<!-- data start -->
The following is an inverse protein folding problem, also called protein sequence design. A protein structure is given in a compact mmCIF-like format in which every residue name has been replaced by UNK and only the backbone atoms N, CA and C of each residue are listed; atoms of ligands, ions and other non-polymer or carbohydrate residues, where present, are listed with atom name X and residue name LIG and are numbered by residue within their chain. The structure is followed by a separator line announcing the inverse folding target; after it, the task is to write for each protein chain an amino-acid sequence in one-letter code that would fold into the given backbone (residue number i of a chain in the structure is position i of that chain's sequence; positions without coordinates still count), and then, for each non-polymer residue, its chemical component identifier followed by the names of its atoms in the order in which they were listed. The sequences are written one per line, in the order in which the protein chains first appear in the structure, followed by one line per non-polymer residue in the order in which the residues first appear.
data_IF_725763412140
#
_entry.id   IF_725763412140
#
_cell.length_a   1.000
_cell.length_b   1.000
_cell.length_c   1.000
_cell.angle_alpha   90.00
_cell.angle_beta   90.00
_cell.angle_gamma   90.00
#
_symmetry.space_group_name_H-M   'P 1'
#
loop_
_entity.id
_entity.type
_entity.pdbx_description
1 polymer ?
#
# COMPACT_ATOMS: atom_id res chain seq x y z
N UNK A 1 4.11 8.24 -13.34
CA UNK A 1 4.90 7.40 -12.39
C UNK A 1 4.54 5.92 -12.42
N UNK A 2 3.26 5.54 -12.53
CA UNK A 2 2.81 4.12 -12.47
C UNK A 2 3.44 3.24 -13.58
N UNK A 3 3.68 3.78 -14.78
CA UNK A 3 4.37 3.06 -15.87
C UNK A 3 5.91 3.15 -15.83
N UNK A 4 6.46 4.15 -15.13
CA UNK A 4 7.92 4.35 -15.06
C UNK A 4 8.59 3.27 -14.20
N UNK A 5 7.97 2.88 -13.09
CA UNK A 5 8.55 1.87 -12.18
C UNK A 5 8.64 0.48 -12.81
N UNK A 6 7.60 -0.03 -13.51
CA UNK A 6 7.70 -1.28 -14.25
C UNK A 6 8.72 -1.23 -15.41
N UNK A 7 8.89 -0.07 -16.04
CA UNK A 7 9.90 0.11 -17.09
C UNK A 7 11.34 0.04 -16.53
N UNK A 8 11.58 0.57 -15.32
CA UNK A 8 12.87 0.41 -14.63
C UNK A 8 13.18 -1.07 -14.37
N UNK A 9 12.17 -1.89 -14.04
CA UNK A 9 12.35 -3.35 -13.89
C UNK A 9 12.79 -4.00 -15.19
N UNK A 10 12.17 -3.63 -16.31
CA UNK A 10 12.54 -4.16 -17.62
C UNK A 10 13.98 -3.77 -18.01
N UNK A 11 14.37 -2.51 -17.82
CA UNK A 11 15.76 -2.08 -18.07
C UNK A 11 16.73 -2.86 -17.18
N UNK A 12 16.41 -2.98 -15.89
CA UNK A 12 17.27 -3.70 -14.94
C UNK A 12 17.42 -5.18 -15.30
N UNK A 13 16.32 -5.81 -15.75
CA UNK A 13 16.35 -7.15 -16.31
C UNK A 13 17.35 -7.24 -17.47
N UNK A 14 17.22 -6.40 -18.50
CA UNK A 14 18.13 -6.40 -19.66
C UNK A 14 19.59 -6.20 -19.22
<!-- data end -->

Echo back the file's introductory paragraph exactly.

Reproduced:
The following is an inverse protein folding problem, also called protein sequence design. A protein structure is given in a compact mmCIF-like format in which every residue name has been replaced by UNK and only the backbone atoms N, CA and C of each residue are listed; atoms of ligands, ions and other non-polymer or carbohydrate residues, where present, are listed with atom name X and residue name LIG and are numbered by residue within their chain. The structure is followed by a separator line announcing the inverse folding target; after it, the task is to write for each protein chain an amino-acid sequence in one-letter code that would fold into the given backbone (residue number i of a chain in the structure is position i of that chain's sequence; positions without coordinates still count), and then, for each non-polymer residue, its chemical component identifier followed by the names of its atoms in the order in which they were listed. The sequences are written one per line, in the order in which the protein chains first appear in the structure, followed by one line per non-polymer residue in the order in which the residues first appear.